it passed the senate unanimously. president trump's white house said that he would sign it. at the last minute because of the intervention by some right-wing talking heads and fox and friends, which he watches religiously, he changed his mind, abruabruptly turned about said he would veto the bill. >> that was then, this is now. what do you do now with the situation we're in? >> we're going to have to wait until the democratic party takes charge because the republican party that is in charge hasn't even called us back. we will pass a bill and send it to the senate and send it to the president for a signature to reopen the government. >> the incoming chair of the democratic caucus weighed in on these negotiations. let's take a listen. >> sure. >> we put forth at least three
different offers to extend funding into the new year. they've gotten themselves in a difficult situation and they're looking for us, democrats, to give them a lifeline. we are not going to allow the american people to be held hostage tore a $5 billion or somewhere south of that ransom note in order to build a ridiculous border wall that's not going to make anyone safe. >> we've heard 5 billion, we've heard $1.6, is there any situation, congressman, in which the democrats will in fact be more willing to give money to this wall? >> i don't think democrats are in the mood to give money to a wall we don't support and that mexico was supposed to pay for. we're not on the hook for a wall. i think the president is getting desperate as time goes on and the federal government remains shut and the consequences start to sink in. we were willing before he decided to change his mind to talk about more funding for border security and other
measures to secure the border in a more technologically advanced way than a wall. we have in the past supported more border agents patrolling the border. the use of advanced technology, listening device, even drones. all of that could be on the table if the president stops playing politics and calls somebody. >> you mentioned earlier when we were talking new lows and now you're saying playing politics. but you also said the president lives in a delusional world when it comes to his threats to close that southern border why do you say that and what would be the economic impact of that move? who would pay figuratively and in terms of real dollars? >> that's a really good question. mexico is our second largest trading partner. you close the border entirely and you are cutting off hundreds of billions of dollars of two-way trade and economic activity, to say nothing of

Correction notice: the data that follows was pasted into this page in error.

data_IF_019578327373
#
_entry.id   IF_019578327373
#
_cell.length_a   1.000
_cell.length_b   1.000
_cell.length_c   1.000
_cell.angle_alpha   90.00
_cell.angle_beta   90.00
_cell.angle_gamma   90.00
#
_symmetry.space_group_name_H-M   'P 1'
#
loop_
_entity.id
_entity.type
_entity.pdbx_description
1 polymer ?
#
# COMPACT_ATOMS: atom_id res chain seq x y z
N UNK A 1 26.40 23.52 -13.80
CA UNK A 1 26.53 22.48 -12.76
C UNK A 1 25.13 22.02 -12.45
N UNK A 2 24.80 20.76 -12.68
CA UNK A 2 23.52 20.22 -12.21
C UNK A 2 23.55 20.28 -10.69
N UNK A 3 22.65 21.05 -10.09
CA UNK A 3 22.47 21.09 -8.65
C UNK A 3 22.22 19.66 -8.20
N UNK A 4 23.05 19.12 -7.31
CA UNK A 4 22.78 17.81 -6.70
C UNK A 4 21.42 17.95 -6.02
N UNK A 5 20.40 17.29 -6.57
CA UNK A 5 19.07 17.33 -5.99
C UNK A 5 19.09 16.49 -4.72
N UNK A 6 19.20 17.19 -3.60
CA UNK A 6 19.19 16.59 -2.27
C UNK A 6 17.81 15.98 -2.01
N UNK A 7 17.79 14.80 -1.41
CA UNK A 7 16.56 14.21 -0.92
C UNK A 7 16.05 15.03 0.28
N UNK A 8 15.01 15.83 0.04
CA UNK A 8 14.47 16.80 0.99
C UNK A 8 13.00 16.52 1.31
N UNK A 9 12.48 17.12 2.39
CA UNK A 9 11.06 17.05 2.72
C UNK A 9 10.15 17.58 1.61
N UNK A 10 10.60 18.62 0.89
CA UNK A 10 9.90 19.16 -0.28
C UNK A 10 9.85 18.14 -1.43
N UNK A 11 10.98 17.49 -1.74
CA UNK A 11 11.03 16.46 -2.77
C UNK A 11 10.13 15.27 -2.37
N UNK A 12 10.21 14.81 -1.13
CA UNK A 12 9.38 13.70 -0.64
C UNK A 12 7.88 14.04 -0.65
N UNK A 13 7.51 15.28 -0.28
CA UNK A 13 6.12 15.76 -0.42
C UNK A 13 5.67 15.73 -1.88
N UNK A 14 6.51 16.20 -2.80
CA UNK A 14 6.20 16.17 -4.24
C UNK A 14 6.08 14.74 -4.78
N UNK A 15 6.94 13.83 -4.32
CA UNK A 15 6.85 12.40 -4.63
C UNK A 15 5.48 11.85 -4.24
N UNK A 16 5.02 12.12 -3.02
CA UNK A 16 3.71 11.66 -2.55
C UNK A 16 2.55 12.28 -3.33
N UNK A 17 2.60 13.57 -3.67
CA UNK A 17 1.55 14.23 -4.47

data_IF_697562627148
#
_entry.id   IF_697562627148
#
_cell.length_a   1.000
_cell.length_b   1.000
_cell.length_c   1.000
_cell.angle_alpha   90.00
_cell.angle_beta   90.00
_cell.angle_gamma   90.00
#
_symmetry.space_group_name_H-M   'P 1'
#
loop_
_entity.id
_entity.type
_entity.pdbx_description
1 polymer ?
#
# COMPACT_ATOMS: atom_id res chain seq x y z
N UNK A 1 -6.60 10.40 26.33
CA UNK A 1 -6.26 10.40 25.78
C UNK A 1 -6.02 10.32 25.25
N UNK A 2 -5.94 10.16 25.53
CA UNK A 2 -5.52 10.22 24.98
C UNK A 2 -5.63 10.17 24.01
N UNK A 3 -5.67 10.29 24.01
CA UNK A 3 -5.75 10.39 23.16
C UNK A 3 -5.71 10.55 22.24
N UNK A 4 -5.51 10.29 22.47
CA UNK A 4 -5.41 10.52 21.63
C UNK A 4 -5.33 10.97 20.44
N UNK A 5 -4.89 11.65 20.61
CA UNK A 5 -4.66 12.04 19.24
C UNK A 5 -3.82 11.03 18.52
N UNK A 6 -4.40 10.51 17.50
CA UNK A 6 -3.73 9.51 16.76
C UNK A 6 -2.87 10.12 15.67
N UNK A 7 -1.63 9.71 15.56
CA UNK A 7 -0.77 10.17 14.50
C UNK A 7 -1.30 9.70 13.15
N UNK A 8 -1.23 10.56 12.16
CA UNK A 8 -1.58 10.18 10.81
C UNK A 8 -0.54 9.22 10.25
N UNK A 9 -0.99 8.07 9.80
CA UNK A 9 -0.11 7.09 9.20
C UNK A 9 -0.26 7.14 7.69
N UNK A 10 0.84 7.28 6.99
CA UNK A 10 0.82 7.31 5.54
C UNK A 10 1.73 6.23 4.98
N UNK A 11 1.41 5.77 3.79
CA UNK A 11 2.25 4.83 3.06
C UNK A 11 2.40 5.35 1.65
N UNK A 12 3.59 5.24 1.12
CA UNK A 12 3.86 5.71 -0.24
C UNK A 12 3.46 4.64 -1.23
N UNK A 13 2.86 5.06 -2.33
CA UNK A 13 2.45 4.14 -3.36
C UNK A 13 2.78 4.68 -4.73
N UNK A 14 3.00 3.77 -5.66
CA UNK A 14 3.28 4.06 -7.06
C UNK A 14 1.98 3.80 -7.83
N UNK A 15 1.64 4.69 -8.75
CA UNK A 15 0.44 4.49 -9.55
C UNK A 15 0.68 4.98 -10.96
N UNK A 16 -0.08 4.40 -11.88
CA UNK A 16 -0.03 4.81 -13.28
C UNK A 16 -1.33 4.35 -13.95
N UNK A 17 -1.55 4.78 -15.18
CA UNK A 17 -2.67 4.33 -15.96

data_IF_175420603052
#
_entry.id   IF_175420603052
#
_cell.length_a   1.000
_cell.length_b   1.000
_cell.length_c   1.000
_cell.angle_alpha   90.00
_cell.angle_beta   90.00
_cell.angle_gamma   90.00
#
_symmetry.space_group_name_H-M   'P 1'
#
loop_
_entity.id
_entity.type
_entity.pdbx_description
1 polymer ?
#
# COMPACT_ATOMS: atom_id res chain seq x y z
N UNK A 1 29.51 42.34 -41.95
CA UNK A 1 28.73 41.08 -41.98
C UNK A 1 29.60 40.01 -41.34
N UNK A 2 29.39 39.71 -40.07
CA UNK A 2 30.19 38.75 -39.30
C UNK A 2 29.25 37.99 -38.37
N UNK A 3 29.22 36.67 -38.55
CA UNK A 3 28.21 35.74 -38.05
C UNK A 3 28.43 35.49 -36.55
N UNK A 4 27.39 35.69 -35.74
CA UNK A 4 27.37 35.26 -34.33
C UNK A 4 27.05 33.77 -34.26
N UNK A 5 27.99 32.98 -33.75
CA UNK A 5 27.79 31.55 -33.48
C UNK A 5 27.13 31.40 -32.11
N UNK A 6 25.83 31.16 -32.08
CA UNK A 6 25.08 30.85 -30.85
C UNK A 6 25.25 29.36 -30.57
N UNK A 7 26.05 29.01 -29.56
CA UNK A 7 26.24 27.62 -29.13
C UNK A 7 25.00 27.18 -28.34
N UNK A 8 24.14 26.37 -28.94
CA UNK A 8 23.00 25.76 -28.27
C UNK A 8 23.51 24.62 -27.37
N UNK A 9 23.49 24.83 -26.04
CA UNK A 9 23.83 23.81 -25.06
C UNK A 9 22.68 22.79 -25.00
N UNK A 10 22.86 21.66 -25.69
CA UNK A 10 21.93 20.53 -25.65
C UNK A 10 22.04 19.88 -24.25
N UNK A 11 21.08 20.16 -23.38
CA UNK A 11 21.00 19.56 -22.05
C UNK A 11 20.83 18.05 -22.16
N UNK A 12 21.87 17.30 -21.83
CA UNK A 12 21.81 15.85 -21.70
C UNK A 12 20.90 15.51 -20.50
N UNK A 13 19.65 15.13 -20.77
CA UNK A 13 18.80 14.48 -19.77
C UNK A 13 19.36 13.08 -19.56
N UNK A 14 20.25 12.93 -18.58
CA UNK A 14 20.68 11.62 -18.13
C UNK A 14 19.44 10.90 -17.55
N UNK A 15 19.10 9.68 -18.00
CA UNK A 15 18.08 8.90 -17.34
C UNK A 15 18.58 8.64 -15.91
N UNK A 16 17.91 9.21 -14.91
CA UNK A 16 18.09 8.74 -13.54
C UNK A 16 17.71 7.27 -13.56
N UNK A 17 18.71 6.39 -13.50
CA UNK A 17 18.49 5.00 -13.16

hundreds of billions of dollars both ways in terms of direct investment. it would be catastrophic for our economy. his words have already affected wall street significantly. if he wants to really cause another downturn on wall street, shutter the border. if he wants to trigger a recession, shutter the border. >> congressman, i want to thank you for being with us this afternoon. it's been our pleasure speaking with you. >> my pleasure. >> let's bring in charlie savidge, as well as jay newton small and attorney and msnbc news contributor. the president tweeted that the children who died in u.s.
custody were, quote, very sick before they arrived in u.s. custody and the father of the little girl said it was not the fault of the border patrol that she died because he hadn't given the girl water for days. now lawyers for her father disagree and say the girl was given food and water on her journey and wasn't seen being given anything by the border officials. what do you make of the president saying this is really just the democrats' fault and her father shouldn't have brought her in the first place? >> it's absolutely astonishing. and it's very sad that the president would view the death of two children in this manner. the fact is neither of these children chose to come here. it was a decision their parents made in likely in an attempt to save their lives to make the trek north and come to the border. right now there's still a lot we don't know about all the specific circumstances of this case. but what we do know is the established protocols were not